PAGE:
Like any kid who ever picked up a bat and ball, this was the kind of scenario Happy had day dreamed about from his first neighborhood sandlot game all through his time in amateur ball…to be injected in a critical situation where his performance could influence the outcome of the game… except of course in Happy’s fantasy it was a potential walk off appearance in the bottom of the ninth of a tie game in which a victory would clinch the pennant and not the 7th inning of a meaningless game where he was called upon for an insurance run…But Happy was a rookie with all of 32 plate appearances the whole season so this was a big deal. It was an especially interesting choice seeing as there were three or four other veteran Superbas who had considerably more playing time, acumen and overall baseball experience available on the bench and whom Dahlen usually called on in these situations. So in fact, his selection of Happy Smith as the pinch hitter had quite a few Brooklyn players in the dugout and thousands of fans wondering what Dahlen was thinking.

Somehow with Tex Irwin’s assistance Happy grabbed his favorite bat and found himself walking toward the on-deck circle, each step seeming to take an eternity. As a pinch-hitter Happy was afforded some latitude to take whatever time he needed to loosen up and prepare himself before stepping up to the plate. While taking his practice swings in the on-deck circle, he panned the stands quickly to see if he could see his landlady and new friend, Fanny Goldfarb. He knew she was there but the odds of seeing one in six thousand plus were pretty slim – especially since she most certainly hadn’t paid $1.50 for a field-level seat where he might have been able to pick her out. He thought of his family back in Oregon and his amateur league coach who helped get him this opportunity in the Bigs.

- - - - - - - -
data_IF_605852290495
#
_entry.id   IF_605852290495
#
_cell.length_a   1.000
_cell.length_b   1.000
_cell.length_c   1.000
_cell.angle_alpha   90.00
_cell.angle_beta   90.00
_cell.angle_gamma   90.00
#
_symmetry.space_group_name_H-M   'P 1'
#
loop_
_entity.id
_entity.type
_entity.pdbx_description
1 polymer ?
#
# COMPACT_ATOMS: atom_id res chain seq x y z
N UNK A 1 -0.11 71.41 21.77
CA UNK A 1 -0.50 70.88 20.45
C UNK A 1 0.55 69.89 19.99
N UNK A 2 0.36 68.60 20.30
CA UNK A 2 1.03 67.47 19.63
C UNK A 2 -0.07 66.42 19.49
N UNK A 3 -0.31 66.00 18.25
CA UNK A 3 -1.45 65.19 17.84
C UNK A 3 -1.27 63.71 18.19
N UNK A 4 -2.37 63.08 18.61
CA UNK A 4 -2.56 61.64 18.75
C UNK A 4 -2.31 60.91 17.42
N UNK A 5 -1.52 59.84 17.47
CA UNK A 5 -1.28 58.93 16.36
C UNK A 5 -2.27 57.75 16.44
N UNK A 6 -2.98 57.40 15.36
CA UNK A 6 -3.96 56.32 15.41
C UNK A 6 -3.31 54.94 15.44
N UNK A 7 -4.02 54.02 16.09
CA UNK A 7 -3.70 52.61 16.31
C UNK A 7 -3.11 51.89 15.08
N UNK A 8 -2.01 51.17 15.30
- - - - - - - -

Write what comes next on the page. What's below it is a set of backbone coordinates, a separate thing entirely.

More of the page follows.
Just as people on their death beds are said to be able to see their whole lives appear before their eyes, Happy envisioned these past six months as he rubbed his bat with pine tar to get a better grip and swung two bats at once to loosen up. Finally, out of the corner of his eye he picked up an icy stare from the home plate umpire indicating that his patience was wearing thin and Happy’s trance was momentarily broken. At that point for the first time since Tex kicked him in the dugout he heard the chatter from the crowd. They were as nervous as he was but the wheels were in motion and he continued the walk out into the limelight.

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One CommentLeave a comment

  1. Opinion8ed2 received the following comment from Barry, a true aficionado of America’s pastime:

    I like the opening chapter, very evocative of a game as it might have been played in Brooklyn. I feel like I’m listening to Vin Scully on a 1910 version of the transistor radio.

    Editor’s reply: Thanks Barry, Scully is one the all-time best. Unfortunately he left town with the Dodgers in search of richer pastures before I was old enough to be tuning in… but I fondly remember the post season games he used to do. And his call of the 65 Series between the Dodgers and Twins is memorable – just listened to Game 7 where Koufax pitched his 3rd game of the series and hurled a 3 hit complete game shut out after just 2 days rest. Entire game available on You Tube.

    Liked by 1 person